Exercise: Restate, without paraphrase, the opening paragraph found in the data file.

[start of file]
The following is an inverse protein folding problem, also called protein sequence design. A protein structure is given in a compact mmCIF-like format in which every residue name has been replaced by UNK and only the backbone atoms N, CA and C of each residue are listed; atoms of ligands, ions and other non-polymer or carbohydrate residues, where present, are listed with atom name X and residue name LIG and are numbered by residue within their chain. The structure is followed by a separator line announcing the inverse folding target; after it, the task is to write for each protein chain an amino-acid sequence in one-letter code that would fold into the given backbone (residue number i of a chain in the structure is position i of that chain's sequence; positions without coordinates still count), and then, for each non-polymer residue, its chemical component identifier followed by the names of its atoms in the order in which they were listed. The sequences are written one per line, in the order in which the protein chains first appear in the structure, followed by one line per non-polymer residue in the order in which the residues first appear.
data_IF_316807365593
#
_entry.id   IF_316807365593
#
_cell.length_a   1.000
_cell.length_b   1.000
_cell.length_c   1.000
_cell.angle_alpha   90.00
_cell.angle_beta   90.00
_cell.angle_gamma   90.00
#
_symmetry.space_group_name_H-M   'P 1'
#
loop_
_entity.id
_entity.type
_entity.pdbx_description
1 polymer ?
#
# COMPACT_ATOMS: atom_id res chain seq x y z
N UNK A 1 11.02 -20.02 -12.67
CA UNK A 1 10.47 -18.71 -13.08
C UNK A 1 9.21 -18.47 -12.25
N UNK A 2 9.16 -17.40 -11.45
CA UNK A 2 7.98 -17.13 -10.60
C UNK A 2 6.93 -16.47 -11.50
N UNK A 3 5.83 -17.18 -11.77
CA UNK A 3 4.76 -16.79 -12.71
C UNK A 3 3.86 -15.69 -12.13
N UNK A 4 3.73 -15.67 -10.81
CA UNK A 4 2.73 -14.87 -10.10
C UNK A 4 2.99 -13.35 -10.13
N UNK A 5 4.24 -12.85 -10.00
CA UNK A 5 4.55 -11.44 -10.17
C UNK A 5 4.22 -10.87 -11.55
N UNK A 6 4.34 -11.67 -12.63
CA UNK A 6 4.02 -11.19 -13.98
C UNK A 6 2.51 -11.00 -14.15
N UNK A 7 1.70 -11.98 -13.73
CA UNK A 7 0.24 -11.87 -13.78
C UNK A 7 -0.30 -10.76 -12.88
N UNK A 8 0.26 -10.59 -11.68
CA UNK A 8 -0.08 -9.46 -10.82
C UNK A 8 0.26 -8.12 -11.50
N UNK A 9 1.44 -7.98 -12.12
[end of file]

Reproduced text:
The following is an inverse protein folding problem, also called protein sequence design. A protein structure is given in a compact mmCIF-like format in which every residue name has been replaced by UNK and only the backbone atoms N, CA and C of each residue are listed; atoms of ligands, ions and other non-polymer or carbohydrate residues, where present, are listed with atom name X and residue name LIG and are numbered by residue within their chain. The structure is followed by a separator line announcing the inverse folding target; after it, the task is to write for each protein chain an amino-acid sequence in one-letter code that would fold into the given backbone (residue number i of a chain in the structure is position i of that chain's sequence; positions without coordinates still count), and then, for each non-polymer residue, its chemical component identifier followed by the names of its atoms in the order in which they were listed. The sequences are written one per line, in the order in which the protein chains first appear in the structure, followed by one line per non-polymer residue in the order in which the residues first appear.